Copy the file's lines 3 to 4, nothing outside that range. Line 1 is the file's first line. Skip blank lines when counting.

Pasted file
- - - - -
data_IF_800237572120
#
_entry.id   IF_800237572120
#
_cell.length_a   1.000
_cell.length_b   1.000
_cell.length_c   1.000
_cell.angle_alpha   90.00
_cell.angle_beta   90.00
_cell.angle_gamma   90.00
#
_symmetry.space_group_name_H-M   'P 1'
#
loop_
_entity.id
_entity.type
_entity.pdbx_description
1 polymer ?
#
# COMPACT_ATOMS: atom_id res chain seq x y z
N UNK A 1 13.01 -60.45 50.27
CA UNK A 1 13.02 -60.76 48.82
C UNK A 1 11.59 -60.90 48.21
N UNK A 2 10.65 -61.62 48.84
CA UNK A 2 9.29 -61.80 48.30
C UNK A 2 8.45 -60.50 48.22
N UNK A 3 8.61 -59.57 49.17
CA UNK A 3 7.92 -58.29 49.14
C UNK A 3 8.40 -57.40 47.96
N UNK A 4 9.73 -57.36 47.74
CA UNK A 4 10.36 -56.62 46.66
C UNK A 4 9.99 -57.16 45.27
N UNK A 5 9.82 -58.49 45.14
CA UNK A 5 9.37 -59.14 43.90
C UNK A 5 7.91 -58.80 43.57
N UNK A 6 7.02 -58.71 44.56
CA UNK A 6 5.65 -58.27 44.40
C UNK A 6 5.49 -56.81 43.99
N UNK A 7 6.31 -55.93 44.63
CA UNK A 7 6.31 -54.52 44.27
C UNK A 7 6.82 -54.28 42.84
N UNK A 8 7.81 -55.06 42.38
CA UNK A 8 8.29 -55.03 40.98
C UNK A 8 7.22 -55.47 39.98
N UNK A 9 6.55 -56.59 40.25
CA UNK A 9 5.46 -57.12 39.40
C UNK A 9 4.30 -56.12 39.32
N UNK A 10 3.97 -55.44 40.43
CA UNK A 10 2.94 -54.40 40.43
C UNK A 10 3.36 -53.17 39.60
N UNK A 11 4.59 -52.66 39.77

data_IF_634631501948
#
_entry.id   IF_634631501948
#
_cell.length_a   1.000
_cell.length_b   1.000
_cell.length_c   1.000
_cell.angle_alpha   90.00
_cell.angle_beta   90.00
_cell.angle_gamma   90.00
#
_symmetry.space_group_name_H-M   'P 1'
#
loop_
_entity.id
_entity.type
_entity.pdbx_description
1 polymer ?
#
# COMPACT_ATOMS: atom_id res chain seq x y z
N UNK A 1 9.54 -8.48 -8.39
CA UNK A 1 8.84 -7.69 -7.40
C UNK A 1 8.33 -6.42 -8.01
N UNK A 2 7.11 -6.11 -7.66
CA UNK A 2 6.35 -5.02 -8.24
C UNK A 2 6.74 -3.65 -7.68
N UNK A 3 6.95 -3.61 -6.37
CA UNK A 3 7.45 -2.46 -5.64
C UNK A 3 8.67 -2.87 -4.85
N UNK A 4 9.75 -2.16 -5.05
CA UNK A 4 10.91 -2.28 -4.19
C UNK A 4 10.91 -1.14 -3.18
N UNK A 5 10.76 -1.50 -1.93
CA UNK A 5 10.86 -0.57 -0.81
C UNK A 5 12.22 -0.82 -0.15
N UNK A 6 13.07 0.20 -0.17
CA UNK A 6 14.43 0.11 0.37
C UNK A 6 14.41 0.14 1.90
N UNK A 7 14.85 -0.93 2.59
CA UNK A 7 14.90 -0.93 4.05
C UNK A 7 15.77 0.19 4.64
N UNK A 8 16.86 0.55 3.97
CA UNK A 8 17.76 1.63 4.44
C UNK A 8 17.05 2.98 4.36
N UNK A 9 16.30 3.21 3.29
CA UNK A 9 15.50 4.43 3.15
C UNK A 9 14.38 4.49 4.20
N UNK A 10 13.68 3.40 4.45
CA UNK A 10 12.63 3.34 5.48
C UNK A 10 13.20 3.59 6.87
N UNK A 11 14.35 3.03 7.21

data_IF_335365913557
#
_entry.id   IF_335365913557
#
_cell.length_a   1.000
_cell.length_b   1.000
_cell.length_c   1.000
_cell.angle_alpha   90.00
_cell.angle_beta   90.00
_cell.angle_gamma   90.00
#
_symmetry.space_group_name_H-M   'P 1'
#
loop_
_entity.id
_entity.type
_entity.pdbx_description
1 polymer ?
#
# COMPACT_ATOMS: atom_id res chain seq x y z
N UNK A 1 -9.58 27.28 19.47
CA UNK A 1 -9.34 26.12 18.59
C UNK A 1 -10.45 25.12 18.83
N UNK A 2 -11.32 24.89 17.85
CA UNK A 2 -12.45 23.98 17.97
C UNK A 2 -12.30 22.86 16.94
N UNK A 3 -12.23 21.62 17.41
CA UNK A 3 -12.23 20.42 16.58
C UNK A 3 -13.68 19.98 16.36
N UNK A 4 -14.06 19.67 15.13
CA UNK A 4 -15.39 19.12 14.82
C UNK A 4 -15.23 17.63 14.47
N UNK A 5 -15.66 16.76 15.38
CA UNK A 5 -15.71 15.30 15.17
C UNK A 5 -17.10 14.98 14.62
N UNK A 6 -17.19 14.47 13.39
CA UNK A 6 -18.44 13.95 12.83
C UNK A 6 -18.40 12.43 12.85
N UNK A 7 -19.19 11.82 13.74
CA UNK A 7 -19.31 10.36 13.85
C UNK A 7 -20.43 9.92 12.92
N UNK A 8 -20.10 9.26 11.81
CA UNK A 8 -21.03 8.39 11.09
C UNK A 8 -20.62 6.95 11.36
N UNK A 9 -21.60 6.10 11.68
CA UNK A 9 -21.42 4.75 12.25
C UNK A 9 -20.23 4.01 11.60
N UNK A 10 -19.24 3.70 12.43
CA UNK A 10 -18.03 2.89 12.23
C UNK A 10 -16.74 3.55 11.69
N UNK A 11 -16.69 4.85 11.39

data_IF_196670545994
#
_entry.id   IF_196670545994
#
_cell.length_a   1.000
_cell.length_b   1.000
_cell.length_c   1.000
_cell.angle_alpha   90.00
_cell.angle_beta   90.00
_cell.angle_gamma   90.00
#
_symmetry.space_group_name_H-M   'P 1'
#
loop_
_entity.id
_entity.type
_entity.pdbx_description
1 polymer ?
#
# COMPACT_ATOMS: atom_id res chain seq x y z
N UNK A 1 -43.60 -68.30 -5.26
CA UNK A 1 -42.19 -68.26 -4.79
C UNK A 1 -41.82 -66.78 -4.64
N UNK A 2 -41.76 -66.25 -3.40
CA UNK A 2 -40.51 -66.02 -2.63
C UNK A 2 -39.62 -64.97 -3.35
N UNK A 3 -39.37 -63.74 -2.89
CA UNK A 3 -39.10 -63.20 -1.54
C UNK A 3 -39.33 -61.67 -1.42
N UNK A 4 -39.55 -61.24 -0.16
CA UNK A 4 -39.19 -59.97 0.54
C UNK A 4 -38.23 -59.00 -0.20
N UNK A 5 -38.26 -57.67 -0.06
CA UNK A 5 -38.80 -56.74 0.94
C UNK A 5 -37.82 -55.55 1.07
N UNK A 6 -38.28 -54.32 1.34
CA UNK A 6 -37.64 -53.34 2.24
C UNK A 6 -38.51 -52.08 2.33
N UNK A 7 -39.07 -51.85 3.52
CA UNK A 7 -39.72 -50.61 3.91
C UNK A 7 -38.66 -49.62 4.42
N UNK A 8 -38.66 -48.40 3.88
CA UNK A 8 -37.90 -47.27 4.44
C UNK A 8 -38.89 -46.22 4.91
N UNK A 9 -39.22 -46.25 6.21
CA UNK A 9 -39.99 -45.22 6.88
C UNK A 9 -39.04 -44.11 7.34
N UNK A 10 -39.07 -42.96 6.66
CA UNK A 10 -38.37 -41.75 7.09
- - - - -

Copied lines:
_entry.id   IF_800237572120
#